Review: Habring² Foudroyante-Felix

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We are a big fan of the Habring² family of watches. Special complications. Honestly made. Reasonably priced. Their new(ish) Foudroyante-Felix is no exception. The watch merely tells the hours, minutes and seconds. But with a jumping seconds mechanism. And a foudroyante which is so efficient, it runs the entire power reserve of the watch – a full 45 hours. 



The little family company in Austria continues to impress. They won their second GPHG award this year. Capping their first, for the Doppel 2.0 in 2012. This year’s award was for the Doppel-Felix bagging the Petit Aiguille. We have also been very impressed by their Five Minute Repeater, which we subjected to a veritable torture test and passed. And their Doppel 3, which is an improvement over the Doppel 2.0. And here we examine their visually exciting Foudroyante-Felix – a watch which combines the slow, deliberate jumping seconds mechanism, to the fast and furious foudroyante.


Habring² Foudroyante-Felix

Two versions of the Foudroyante-Felix are available. Both with the jumping second (seconds morte), foudroyante and pointer date. But one is automatic winding, and the other hand winding. Our review sample is the automatic version.

On first impression two things stand out. First, the furiously spinning foudroyante hand at 9 stirs the emotions…my first reaction was one of palpable excitement. And many people I showed the watch reacted in the same way. This contrasts to the slow, deliberate movement of the center seconds hand, jumping once every second. And secondly, the vintage vibe the entire watch exudes. From the classical, almost art deco style markers, to the date pointer, and the warm colours of the dial. Very nice.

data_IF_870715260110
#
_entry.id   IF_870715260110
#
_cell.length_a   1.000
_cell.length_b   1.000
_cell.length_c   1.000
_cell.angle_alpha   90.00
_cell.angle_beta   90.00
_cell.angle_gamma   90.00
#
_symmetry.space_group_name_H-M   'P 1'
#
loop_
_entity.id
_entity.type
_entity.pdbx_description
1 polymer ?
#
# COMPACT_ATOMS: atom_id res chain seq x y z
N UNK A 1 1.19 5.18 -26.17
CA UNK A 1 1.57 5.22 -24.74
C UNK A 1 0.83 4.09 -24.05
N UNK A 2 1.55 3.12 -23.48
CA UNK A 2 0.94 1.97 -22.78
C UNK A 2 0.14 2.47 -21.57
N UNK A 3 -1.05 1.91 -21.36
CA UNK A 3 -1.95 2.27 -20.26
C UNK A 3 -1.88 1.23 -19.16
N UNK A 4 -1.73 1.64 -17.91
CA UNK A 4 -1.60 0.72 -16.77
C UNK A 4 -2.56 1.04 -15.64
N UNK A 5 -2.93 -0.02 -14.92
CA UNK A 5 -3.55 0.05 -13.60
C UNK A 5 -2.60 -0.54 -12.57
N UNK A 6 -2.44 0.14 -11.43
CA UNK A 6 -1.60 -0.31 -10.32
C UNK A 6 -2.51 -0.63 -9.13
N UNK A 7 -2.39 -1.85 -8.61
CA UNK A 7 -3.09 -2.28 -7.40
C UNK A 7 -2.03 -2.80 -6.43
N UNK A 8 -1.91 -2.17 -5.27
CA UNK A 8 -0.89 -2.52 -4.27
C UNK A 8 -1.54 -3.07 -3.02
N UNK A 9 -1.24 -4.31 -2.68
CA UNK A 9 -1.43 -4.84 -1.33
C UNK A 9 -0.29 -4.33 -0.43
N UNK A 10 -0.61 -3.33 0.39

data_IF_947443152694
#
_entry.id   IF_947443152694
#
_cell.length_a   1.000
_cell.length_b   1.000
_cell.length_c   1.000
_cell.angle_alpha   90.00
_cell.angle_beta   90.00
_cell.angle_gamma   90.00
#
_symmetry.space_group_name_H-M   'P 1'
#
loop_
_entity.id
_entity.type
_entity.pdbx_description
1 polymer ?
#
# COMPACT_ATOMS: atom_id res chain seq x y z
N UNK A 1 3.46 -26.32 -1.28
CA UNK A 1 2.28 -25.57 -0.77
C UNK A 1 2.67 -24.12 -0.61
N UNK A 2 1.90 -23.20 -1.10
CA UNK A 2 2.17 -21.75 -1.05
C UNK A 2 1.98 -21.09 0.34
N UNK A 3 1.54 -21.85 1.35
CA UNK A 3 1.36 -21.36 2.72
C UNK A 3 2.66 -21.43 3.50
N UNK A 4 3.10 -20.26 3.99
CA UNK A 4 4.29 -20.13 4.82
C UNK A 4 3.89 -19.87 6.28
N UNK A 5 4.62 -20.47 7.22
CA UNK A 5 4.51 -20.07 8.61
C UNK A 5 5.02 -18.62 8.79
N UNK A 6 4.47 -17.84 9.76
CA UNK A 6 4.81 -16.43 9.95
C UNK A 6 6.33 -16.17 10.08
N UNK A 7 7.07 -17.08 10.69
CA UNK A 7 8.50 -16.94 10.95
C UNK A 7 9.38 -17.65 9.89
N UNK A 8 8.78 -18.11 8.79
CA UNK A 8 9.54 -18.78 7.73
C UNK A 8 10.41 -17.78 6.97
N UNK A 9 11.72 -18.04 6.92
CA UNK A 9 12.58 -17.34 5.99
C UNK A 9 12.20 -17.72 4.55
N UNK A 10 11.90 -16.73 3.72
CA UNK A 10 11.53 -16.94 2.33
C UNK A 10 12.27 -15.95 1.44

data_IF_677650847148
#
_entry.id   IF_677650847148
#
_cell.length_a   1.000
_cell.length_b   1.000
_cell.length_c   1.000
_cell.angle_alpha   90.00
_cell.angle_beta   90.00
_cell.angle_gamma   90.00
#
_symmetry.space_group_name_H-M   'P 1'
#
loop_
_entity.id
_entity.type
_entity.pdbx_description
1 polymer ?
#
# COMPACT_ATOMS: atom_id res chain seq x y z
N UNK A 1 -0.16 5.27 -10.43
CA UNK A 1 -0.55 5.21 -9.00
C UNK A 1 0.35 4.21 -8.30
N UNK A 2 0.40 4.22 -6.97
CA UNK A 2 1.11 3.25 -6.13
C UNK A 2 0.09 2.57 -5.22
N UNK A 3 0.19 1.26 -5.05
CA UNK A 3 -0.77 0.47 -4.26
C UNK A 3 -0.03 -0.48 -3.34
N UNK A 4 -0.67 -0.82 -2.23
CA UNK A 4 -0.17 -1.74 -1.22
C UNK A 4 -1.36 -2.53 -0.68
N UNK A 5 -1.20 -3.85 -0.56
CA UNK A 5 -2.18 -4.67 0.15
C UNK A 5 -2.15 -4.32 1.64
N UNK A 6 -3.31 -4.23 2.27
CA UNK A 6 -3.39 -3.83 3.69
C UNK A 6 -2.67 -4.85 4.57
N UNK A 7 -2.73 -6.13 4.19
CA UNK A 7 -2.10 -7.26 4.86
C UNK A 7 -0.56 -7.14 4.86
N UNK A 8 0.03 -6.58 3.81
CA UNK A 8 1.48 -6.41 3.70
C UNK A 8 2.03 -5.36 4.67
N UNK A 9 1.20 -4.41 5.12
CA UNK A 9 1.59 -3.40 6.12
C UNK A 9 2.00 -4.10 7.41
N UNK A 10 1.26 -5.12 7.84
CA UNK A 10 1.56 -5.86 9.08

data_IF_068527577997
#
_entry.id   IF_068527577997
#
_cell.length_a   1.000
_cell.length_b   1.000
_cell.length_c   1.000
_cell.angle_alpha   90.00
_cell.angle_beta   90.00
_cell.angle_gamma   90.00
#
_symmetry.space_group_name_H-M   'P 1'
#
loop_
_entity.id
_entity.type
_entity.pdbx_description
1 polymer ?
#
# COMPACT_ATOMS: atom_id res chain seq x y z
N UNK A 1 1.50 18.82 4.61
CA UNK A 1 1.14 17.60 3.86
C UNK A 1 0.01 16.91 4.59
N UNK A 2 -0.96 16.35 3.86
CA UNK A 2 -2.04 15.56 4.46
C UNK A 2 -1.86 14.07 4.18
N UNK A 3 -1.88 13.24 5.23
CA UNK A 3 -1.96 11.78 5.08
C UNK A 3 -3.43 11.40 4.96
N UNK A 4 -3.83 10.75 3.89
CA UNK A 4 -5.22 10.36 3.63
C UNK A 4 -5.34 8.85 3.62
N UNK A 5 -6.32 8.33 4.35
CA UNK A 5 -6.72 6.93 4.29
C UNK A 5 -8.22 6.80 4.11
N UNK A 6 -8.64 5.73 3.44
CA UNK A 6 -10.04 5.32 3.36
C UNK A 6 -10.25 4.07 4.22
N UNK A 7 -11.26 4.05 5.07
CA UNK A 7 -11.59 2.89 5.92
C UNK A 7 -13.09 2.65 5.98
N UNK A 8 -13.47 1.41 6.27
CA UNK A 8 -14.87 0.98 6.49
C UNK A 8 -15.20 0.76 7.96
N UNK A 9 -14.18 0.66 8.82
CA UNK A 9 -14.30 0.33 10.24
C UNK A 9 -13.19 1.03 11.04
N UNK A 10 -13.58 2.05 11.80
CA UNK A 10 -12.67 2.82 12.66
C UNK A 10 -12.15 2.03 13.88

The case, dial and hands

The case is the same shape as the Habring’s Felix case. Smooth lines, very sleek and aerodynamic looking. The lugs integrate into the case side in long, svelte, sweeping lines. The proportions are judged by us to be just right.



As mentioned, the dial evokes a vintage feel. The theme is achieved without the use of appliqués. Colour is added via a technique called par epargne. This is a technique to work out the rose gold numerals and markers, and typical for dials in the 1950s. According to Richard Habring, the technique is more diffficult than using appliqué markers.

For the Felix dials, the metal dial is polished and plated with pink gold. A cover print is then applied to protect the hour markers and numerals. The dial then gets polished by brushing and silver plating. After that the protective cover print is dissolved, and the hour markers/numerals are revealed in rose gold on the silver dial. Fianlly a clear varnish covers the silver from oxidation and the hour markers and numerals have frames printed over to provide contrast. This is an old method of making dials in the 1940s/50s before applying hour markers became the standard.